Using a blog to create and support a Community of Inquiry in Secondary Education
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Understanding how blogs can support collaborative learning is a vital concern for researchers and teachers. This paper explores how blogs may be used to support Secondary Education students’ collaborative interaction and how such an interaction process can promote the creation of a Community of Inquiry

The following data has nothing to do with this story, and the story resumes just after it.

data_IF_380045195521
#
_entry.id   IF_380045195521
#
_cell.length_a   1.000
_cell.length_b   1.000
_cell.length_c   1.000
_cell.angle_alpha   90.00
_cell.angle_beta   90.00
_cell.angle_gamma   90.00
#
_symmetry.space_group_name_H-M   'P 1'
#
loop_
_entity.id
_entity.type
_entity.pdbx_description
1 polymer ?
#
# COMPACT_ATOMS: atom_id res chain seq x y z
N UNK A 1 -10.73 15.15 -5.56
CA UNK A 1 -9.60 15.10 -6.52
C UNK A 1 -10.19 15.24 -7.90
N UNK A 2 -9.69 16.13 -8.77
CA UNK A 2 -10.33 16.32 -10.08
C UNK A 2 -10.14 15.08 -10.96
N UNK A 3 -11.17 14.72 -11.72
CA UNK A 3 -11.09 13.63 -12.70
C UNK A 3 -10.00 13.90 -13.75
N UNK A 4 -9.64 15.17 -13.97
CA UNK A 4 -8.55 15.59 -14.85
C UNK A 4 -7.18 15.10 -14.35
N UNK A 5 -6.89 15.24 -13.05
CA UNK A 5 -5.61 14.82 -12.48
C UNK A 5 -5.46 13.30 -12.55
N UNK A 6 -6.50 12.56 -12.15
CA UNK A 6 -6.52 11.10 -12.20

to enhance critical thinking and meaningful learning. We designed, implemented and evaluated a science case-based project in which fifteen secondary students participated. Students worked in the science blogging project during 4 months. We asked students to be collaboratively engaged in purposeful critical discourse and reflection in their blogs in order to solve collectively science challenges and construct meaning about topics related to Astronomy and Space Sciences. Through student comments posted in the blog, our findings showed that the blog environment afforded the construction of a Community of Inquiry and therefore the creation of an effective online collaborative learning community. In student blog comments, the three presences for collaborative learning took place: cognitive, social, and teaching presence. Moreover, our research found a positive correlation among the three presences –cognitive, social and teaching– of the Community of Inquiry model with the level of learning obtained by the students. We discuss a series of issues that instructors should consider when blogs are incorporated into teaching and learning. We claim that embedded scaffolds to help students to argue and reason their comments in the blog are required to foster blog-supported collaborative learning.